Quickly, though, Flair was posting fishing videos at a rate of two to three a week. While these early clips left much to be desired in terms of entertainment value, those formative years were, if nothing else, a full-immersion education in video editing and ease before a camera. 

The six years that have passed since Flair’s first upload are, in internet time, an eternity. As of this writing, Fishing with Flair is gaining new subscribers at a rate of roughly 25 to 30 thousand a month. 

What’s drawing them? Flair, mainly. After starring in more than 800 episodes, Flair’s natural charm and enthusiasm have a way of gluing your eyes to the screen. The content is fun, too. There are the “Barbie Rod Challenge” clips, the big-catch excursions to Mexico, and more. One episode finds Flair in full swamp camo, lying in the reeds of a golf course pond, trying to catch whatever he can while avoiding the eye of the fairway police carting overhead. 

As viewership rose over the years, Flair found himself bringing in a modest but regular income from ads placed before his videos.  

The moment of truth came the summer after graduation. Flair remembers, “I had just finished high school, was working at Scheels, and was enrolled to start college in the fall. I’d just bought a new truck but didn’t really have any other expenses since I still lived with my parents. It was all or nothing, so I just went for it.” Flair dropped out of the University of Nebraska-Omaha and has been fishing for a living ever since. 

To say that Flair is a professional YouTuber is an oversimplification. More accurately, he is a documentarian, brand manager, fisherman, duck hunter, and burgeoning media mogul with his hand in at least a half dozen business ventures, all of which are connected by a long spool of monofilament line to that original clip of a high school freshman casting for bass one day after school.

While the “work” of regularly passing your days with a line in the water from sunrise to sunset may sound enviable to some, there are a whole host of other labors that are inherent to YouTube fame.   

For one, there’s the editing, reducing several hours of footage into one digestible 15-minute clip. There is also the attendant Instagramming, Snapchatting, Tweeting, and across-the-board brand sustenance required for life as a professional internet personality. All of which, by the way, must occur on a daily (at minimum) basis for fear of losing follower interest.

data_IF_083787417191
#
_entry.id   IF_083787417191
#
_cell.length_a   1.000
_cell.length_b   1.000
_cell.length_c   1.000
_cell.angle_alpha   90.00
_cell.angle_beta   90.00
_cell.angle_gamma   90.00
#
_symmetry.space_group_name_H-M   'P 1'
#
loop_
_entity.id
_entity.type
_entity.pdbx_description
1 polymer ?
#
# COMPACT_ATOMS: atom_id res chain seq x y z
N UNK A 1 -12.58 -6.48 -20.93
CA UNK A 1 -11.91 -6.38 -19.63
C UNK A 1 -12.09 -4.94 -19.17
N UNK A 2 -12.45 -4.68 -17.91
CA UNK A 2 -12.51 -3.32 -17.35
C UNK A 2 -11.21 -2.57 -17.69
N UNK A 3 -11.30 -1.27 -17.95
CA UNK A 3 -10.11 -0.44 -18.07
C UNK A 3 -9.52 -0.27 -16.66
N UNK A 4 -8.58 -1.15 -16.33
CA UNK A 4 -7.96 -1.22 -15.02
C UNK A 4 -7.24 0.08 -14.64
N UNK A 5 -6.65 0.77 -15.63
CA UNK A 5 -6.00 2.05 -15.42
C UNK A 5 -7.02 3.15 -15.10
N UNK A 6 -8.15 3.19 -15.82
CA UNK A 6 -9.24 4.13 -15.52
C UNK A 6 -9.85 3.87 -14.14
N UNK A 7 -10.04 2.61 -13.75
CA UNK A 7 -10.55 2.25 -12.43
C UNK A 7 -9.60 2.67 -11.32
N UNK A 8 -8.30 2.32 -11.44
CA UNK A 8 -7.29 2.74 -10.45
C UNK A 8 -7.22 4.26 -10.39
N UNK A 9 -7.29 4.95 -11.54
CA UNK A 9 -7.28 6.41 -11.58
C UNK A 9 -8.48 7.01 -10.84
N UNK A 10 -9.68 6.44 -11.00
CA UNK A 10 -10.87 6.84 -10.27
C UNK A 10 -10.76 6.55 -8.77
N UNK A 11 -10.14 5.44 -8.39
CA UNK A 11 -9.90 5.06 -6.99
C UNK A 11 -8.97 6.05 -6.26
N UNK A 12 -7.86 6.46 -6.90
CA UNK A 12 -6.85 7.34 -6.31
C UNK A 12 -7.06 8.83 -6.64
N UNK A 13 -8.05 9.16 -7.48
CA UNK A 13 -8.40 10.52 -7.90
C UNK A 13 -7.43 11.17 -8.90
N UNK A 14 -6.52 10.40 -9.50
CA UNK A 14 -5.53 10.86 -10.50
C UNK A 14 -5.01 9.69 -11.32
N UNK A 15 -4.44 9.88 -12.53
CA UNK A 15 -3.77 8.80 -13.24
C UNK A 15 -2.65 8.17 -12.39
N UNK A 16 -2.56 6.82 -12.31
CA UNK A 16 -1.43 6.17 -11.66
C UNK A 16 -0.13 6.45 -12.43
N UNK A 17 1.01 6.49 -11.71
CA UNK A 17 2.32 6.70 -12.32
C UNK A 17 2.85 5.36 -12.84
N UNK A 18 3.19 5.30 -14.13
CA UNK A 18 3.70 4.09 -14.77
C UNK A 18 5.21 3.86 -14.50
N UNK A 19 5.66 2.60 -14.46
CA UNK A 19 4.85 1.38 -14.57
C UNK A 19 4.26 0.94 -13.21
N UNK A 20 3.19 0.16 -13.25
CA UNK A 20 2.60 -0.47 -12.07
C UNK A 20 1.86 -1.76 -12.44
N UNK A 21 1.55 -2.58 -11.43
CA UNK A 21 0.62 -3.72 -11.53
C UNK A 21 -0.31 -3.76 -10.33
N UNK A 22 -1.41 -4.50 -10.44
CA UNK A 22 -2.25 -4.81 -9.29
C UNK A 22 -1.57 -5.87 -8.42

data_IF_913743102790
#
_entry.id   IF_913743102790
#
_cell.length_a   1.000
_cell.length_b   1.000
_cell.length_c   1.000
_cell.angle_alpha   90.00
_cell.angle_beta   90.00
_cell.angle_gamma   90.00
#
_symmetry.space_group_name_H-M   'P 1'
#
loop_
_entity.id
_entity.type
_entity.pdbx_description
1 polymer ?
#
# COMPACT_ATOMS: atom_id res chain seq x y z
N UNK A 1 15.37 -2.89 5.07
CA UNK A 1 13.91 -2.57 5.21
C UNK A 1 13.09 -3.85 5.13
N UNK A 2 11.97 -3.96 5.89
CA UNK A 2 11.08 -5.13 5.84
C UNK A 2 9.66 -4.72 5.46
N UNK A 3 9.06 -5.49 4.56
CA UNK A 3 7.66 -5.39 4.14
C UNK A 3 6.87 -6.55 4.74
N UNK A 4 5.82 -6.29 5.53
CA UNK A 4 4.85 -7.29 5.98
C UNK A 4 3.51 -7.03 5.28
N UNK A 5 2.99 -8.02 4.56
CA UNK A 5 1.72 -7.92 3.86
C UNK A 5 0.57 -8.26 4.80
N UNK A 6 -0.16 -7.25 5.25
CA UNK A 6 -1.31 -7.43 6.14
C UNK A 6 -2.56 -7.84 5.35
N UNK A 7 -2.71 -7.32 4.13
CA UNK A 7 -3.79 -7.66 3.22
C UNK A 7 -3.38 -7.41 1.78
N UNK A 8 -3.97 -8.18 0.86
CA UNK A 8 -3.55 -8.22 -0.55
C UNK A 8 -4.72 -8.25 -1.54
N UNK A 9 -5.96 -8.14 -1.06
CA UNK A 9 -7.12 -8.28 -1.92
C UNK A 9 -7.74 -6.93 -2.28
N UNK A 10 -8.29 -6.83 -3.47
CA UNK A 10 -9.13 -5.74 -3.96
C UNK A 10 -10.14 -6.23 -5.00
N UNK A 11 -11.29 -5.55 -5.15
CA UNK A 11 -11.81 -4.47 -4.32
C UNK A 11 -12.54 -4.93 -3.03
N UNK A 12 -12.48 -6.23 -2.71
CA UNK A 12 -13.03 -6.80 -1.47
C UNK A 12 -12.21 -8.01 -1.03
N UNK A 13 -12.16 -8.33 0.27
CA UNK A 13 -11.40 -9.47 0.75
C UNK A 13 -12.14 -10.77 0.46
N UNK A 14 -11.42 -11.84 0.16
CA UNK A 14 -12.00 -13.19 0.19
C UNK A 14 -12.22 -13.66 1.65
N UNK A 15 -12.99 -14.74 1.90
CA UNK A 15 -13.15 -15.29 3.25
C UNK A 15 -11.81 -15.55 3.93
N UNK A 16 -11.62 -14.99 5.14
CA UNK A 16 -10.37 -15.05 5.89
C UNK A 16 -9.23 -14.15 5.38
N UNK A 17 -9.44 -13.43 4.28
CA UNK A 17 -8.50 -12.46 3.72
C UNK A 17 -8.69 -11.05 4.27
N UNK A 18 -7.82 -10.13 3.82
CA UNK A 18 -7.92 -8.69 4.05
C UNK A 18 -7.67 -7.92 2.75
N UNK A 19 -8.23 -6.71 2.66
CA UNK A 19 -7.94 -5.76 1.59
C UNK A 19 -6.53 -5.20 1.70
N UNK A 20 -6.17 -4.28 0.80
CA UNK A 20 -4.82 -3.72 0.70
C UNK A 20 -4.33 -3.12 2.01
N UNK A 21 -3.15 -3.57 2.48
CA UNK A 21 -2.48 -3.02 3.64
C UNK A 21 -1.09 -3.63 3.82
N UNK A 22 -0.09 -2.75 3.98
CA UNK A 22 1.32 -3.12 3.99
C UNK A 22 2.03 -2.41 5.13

One can imagine that a less ambitious 21-year-old might stop here. For Flair, though, YouTube fame is only the launching pad to what has quickly become a multi-armed media machine. In fall 2016, Flair partnered with four other YouTube fishing personalities from across the country—each of them charismatic 20-somethings in their own right, producing fun and informative fishing content. The collective dubbed themselves The Googan Squad—“googan” being a pejorative term for the lowest of lowlife fishermen, an epithet often lobbed at the loud-talking, bank-sitting, fresh-water anglers that more seasoned sportsmen hope to avoid.  

The name solidified the young entrepreneurs’ image as a band of rogues, while also allowing them to court sponsors with greater clout. “Once we’d joined together under one name, we could approach advertisers and say honestly that we had access to 3.5 million viewers between the five of us,” Flair says. 

Today, the Googan Squad collectively owns a home in Dallas, Texas, that serves both as corporate office and crash pad for fishing excursions throughout the state. 

For Flair, what started as a hobby now includes a signature gear collection, a clothing line, a printing company, a mobile fishing app, and a private coffee label. 

On July 3, Flair and his teammates unveiled their biggest endeavor yet, their own line of patented bait and lures, Googan Baits. After heavy cross-platform promotion (the Googan Baits Instagram account boasted over 50 thousand followers before even making a single post) the first run of product sold out in 25 minutes.